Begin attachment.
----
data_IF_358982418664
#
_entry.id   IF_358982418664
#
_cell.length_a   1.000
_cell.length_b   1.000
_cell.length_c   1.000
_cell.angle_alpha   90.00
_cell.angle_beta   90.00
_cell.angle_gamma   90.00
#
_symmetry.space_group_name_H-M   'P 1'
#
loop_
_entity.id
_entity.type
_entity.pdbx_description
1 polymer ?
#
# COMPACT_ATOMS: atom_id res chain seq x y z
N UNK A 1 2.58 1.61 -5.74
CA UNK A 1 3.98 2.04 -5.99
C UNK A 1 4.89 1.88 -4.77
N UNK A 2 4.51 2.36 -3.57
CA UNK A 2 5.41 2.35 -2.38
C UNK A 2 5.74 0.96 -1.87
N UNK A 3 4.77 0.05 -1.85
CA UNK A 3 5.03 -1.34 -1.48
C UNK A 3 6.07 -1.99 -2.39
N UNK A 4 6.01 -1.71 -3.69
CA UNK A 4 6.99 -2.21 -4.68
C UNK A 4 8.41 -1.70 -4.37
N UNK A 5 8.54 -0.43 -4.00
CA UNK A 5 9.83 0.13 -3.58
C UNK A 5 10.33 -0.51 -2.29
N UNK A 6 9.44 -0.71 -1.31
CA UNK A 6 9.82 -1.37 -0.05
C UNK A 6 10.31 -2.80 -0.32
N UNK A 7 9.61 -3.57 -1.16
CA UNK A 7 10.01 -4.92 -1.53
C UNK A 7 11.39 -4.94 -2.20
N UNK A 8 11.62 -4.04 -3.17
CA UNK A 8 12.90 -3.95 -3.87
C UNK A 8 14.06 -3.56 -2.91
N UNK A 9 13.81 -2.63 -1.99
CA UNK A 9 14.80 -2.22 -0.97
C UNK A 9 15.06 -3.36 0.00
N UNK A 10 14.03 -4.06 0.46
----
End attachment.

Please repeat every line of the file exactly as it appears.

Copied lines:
data_IF_358982418664
#
_entry.id   IF_358982418664
#
_cell.length_a   1.000
_cell.length_b   1.000
_cell.length_c   1.000
_cell.angle_alpha   90.00
_cell.angle_beta   90.00
_cell.angle_gamma   90.00
#
_symmetry.space_group_name_H-M   'P 1'
#
loop_
_entity.id
_entity.type
_entity.pdbx_description
1 polymer ?
#
# COMPACT_ATOMS: atom_id res chain seq x y z
N UNK A 1 2.58 1.61 -5.74
CA UNK A 1 3.98 2.04 -5.99
C UNK A 1 4.89 1.88 -4.77
N UNK A 2 4.51 2.36 -3.57
CA UNK A 2 5.41 2.35 -2.38
C UNK A 2 5.74 0.96 -1.87
N UNK A 3 4.77 0.05 -1.85
CA UNK A 3 5.03 -1.34 -1.48
C UNK A 3 6.07 -1.99 -2.39
N UNK A 4 6.01 -1.71 -3.69
CA UNK A 4 6.99 -2.21 -4.68
C UNK A 4 8.41 -1.70 -4.37
N UNK A 5 8.54 -0.43 -4.00
CA UNK A 5 9.83 0.13 -3.58
C UNK A 5 10.33 -0.51 -2.29
N UNK A 6 9.44 -0.71 -1.31
CA UNK A 6 9.82 -1.37 -0.05
C UNK A 6 10.31 -2.80 -0.32
N UNK A 7 9.61 -3.57 -1.16
CA UNK A 7 10.01 -4.92 -1.53
C UNK A 7 11.39 -4.94 -2.20
N UNK A 8 11.62 -4.04 -3.17
CA UNK A 8 12.90 -3.95 -3.87
C UNK A 8 14.06 -3.56 -2.91
N UNK A 9 13.81 -2.63 -1.99
CA UNK A 9 14.80 -2.22 -0.97
C UNK A 9 15.06 -3.36 0.00
N UNK A 10 14.03 -4.06 0.46